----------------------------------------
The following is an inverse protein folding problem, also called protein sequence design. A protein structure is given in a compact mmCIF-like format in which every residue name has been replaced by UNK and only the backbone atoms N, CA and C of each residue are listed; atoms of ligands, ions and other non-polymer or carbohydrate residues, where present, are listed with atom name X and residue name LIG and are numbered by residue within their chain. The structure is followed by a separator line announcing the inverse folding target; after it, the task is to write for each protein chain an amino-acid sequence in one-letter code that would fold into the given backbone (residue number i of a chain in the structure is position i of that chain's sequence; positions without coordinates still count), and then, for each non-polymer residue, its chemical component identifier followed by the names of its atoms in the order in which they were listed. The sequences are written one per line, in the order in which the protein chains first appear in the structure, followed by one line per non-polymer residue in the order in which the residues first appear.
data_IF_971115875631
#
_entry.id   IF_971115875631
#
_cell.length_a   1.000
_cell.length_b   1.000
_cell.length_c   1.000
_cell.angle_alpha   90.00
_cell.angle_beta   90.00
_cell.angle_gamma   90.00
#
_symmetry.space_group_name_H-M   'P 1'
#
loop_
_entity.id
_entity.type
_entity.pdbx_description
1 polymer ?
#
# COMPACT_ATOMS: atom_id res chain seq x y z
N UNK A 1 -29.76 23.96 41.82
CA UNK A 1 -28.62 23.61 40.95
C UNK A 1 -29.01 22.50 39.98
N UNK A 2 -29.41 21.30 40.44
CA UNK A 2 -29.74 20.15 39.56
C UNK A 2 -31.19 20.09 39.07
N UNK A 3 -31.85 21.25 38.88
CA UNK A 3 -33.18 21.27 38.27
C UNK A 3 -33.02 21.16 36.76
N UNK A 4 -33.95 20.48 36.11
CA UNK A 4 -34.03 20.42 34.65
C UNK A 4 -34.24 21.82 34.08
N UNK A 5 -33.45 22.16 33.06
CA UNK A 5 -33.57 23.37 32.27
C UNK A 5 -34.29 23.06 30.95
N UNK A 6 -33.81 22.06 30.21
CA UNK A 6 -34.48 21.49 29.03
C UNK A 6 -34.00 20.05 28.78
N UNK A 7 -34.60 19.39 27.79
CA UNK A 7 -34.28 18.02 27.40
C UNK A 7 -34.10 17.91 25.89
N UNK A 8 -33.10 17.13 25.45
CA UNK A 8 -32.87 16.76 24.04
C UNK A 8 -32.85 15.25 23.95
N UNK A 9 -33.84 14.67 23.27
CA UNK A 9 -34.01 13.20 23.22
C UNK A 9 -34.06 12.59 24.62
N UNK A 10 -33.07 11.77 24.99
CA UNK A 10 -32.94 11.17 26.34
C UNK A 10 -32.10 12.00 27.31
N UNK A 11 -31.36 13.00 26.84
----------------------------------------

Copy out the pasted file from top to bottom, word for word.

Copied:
The following is an inverse protein folding problem, also called protein sequence design. A protein structure is given in a compact mmCIF-like format in which every residue name has been replaced by UNK and only the backbone atoms N, CA and C of each residue are listed; atoms of ligands, ions and other non-polymer or carbohydrate residues, where present, are listed with atom name X and residue name LIG and are numbered by residue within their chain. The structure is followed by a separator line announcing the inverse folding target; after it, the task is to write for each protein chain an amino-acid sequence in one-letter code that would fold into the given backbone (residue number i of a chain in the structure is position i of that chain's sequence; positions without coordinates still count), and then, for each non-polymer residue, its chemical component identifier followed by the names of its atoms in the order in which they were listed. The sequences are written one per line, in the order in which the protein chains first appear in the structure, followed by one line per non-polymer residue in the order in which the residues first appear.
data_IF_971115875631
#
_entry.id   IF_971115875631
#
_cell.length_a   1.000
_cell.length_b   1.000
_cell.length_c   1.000
_cell.angle_alpha   90.00
_cell.angle_beta   90.00
_cell.angle_gamma   90.00
#
_symmetry.space_group_name_H-M   'P 1'
#
loop_
_entity.id
_entity.type
_entity.pdbx_description
1 polymer ?
#
# COMPACT_ATOMS: atom_id res chain seq x y z
N UNK A 1 -29.76 23.96 41.82
CA UNK A 1 -28.62 23.61 40.95
C UNK A 1 -29.01 22.50 39.98
N UNK A 2 -29.41 21.30 40.44
CA UNK A 2 -29.74 20.15 39.56
C UNK A 2 -31.19 20.09 39.07
N UNK A 3 -31.85 21.25 38.88
CA UNK A 3 -33.18 21.27 38.27
C UNK A 3 -33.02 21.16 36.76
N UNK A 4 -33.95 20.48 36.11
CA UNK A 4 -34.03 20.42 34.65
C UNK A 4 -34.24 21.82 34.08
N UNK A 5 -33.45 22.16 33.06
CA UNK A 5 -33.57 23.37 32.27
C UNK A 5 -34.29 23.06 30.95
N UNK A 6 -33.81 22.06 30.21
CA UNK A 6 -34.48 21.49 29.03
C UNK A 6 -34.00 20.05 28.78
N UNK A 7 -34.60 19.39 27.79
CA UNK A 7 -34.28 18.02 27.40
C UNK A 7 -34.10 17.91 25.89
N UNK A 8 -33.10 17.13 25.45
CA UNK A 8 -32.87 16.76 24.04
C UNK A 8 -32.85 15.25 23.95
N UNK A 9 -33.84 14.67 23.27
CA UNK A 9 -34.01 13.20 23.22
C UNK A 9 -34.06 12.59 24.62
N UNK A 10 -33.07 11.77 24.99
CA UNK A 10 -32.94 11.17 26.34
C UNK A 10 -32.10 12.00 27.31
N UNK A 11 -31.36 13.00 26.84